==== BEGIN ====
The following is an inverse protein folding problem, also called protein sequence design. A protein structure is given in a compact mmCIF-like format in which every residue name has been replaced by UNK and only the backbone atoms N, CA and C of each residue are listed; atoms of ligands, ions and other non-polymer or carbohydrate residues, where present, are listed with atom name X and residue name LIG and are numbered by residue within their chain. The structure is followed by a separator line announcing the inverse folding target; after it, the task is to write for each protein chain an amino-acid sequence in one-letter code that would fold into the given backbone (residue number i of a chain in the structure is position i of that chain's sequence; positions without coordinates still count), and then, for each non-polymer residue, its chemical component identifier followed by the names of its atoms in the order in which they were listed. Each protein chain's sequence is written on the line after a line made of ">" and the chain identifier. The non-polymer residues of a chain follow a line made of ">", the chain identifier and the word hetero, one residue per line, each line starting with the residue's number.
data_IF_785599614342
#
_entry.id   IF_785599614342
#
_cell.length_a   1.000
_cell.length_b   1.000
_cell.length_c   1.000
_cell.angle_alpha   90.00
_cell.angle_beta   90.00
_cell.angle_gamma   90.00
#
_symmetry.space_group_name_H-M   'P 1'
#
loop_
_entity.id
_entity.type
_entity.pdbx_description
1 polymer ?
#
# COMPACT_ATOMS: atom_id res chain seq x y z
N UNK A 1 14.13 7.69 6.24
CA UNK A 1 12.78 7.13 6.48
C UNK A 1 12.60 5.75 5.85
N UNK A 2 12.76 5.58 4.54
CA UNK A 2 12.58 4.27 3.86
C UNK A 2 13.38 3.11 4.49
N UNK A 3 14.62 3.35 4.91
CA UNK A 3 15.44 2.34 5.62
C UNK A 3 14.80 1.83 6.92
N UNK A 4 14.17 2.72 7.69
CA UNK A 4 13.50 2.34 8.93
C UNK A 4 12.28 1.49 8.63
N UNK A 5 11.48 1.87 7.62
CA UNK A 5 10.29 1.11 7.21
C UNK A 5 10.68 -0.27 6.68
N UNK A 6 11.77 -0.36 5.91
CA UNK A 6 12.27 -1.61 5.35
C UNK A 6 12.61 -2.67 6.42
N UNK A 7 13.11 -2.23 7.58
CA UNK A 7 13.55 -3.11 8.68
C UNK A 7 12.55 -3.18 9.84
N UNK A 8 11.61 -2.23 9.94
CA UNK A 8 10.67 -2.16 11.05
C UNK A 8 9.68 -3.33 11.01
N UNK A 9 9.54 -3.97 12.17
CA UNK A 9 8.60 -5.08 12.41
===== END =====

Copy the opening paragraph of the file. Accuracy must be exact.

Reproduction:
The following is an inverse protein folding problem, also called protein sequence design. A protein structure is given in a compact mmCIF-like format in which every residue name has been replaced by UNK and only the backbone atoms N, CA and C of each residue are listed; atoms of ligands, ions and other non-polymer or carbohydrate residues, where present, are listed with atom name X and residue name LIG and are numbered by residue within their chain. The structure is followed by a separator line announcing the inverse folding target; after it, the task is to write for each protein chain an amino-acid sequence in one-letter code that would fold into the given backbone (residue number i of a chain in the structure is position i of that chain's sequence; positions without coordinates still count), and then, for each non-polymer residue, its chemical component identifier followed by the names of its atoms in the order in which they were listed. Each protein chain's sequence is written on the line after a line made of ">" and the chain identifier. The non-polymer residues of a chain follow a line made of ">", the chain identifier and the word hetero, one residue per line, each line starting with the residue's number.